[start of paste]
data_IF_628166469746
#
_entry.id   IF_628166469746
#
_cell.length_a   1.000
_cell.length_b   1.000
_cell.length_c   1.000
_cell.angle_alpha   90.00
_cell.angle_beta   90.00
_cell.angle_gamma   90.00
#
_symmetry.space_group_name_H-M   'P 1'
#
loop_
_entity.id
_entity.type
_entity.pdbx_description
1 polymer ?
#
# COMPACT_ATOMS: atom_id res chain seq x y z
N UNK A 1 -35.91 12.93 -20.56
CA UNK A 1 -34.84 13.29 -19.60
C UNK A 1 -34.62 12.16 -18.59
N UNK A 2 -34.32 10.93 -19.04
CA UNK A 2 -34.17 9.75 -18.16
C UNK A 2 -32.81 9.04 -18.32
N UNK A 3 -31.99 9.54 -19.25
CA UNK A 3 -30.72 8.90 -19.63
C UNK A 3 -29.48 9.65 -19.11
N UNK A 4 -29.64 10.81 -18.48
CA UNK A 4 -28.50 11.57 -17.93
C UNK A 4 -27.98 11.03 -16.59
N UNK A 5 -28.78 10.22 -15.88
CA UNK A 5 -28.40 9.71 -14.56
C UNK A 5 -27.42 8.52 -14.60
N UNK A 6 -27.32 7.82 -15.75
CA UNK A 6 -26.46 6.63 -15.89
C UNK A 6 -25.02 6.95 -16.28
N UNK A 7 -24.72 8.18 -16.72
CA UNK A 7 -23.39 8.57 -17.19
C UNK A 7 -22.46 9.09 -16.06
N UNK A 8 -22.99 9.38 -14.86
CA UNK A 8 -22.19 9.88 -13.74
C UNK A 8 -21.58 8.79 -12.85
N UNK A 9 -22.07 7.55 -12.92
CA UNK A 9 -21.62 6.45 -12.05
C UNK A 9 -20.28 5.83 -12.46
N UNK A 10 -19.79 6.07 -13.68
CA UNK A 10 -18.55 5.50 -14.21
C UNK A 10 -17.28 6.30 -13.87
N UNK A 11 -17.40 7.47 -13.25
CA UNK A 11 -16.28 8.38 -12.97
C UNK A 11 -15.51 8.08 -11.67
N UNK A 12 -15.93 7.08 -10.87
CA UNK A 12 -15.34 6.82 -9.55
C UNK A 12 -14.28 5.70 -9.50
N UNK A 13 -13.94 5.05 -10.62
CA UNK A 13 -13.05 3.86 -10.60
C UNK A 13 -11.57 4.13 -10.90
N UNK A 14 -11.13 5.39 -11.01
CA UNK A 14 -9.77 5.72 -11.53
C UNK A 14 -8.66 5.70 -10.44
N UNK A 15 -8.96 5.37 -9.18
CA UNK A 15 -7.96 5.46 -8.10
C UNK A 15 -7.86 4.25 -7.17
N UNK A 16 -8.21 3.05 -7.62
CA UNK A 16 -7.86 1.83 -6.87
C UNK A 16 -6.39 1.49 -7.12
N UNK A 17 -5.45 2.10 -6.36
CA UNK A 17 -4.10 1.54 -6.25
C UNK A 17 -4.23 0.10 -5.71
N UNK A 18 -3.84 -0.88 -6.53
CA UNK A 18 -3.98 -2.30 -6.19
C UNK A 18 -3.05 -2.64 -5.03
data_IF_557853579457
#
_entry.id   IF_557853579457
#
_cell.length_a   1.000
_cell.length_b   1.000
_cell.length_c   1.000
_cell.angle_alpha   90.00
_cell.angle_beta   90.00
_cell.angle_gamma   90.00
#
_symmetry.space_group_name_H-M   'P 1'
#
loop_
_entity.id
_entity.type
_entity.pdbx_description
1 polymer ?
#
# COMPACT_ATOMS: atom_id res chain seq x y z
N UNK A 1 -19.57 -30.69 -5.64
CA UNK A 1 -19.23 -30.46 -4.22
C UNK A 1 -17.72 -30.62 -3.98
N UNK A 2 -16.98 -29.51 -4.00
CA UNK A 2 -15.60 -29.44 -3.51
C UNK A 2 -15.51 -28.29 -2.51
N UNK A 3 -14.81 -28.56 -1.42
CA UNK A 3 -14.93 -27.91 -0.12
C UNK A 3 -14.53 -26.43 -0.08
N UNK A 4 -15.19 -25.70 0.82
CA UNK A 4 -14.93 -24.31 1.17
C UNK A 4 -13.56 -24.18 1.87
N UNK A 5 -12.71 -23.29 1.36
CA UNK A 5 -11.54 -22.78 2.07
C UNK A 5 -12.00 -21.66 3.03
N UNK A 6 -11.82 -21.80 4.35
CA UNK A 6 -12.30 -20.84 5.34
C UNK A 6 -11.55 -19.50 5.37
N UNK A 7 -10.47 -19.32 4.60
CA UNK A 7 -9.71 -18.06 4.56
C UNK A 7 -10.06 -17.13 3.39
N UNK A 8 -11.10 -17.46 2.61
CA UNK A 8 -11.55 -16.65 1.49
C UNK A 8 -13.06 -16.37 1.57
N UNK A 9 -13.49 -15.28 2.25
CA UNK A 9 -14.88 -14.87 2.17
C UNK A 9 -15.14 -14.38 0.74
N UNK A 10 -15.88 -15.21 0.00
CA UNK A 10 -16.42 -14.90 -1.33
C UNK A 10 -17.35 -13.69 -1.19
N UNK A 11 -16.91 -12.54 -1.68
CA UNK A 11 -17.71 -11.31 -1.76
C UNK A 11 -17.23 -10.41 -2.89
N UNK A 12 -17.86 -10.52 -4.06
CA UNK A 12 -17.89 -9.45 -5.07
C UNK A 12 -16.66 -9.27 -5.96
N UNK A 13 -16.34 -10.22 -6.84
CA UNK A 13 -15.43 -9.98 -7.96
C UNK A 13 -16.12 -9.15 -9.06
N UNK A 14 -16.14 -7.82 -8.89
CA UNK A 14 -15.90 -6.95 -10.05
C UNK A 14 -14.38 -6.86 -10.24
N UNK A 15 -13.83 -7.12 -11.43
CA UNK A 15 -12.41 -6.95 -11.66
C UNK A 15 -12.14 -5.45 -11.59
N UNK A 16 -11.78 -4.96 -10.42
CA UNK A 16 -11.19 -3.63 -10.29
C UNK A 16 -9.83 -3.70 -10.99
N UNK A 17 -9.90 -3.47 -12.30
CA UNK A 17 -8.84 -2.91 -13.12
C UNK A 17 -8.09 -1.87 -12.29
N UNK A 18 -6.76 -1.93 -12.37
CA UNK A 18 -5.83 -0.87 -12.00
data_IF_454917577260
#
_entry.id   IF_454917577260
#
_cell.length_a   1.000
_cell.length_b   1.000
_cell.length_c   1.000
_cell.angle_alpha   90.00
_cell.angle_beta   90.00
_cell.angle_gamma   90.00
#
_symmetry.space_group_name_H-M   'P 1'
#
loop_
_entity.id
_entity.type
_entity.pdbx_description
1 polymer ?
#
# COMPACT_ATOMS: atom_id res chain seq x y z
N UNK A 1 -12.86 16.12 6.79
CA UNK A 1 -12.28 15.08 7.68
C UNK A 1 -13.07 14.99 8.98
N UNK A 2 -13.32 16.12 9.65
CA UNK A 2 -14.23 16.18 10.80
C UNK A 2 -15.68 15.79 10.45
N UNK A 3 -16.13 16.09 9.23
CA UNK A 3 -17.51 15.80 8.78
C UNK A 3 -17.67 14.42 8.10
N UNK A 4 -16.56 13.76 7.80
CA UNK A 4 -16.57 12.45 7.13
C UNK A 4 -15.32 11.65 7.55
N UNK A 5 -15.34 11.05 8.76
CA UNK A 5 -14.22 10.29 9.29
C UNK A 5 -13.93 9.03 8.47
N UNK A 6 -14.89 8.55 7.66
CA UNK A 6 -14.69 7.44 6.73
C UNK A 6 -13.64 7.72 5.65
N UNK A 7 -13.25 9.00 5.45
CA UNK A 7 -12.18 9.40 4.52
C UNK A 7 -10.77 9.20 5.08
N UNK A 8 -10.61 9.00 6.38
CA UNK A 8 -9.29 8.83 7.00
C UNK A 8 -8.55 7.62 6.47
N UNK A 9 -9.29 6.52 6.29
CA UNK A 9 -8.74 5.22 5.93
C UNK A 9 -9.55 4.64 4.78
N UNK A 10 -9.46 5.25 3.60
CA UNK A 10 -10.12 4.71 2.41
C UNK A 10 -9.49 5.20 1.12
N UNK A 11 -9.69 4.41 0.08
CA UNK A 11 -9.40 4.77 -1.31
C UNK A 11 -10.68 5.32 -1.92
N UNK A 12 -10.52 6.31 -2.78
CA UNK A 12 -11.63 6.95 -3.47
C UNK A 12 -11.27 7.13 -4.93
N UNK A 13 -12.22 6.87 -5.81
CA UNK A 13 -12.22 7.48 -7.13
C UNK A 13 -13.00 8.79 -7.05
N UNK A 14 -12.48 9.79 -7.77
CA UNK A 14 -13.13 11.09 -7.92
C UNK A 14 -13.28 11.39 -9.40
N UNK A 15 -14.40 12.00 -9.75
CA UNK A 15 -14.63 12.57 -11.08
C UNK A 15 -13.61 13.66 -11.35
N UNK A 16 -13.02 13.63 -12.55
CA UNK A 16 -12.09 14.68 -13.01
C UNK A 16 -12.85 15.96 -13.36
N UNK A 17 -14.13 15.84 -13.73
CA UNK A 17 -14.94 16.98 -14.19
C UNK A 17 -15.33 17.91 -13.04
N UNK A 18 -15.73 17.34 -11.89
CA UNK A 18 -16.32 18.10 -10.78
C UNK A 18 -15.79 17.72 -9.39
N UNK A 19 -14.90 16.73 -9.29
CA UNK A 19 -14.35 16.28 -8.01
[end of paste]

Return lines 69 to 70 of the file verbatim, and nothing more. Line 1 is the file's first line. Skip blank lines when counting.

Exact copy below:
N UNK A 17 -5.45 2.10 -6.36
CA UNK A 17 -4.10 1.54 -6.25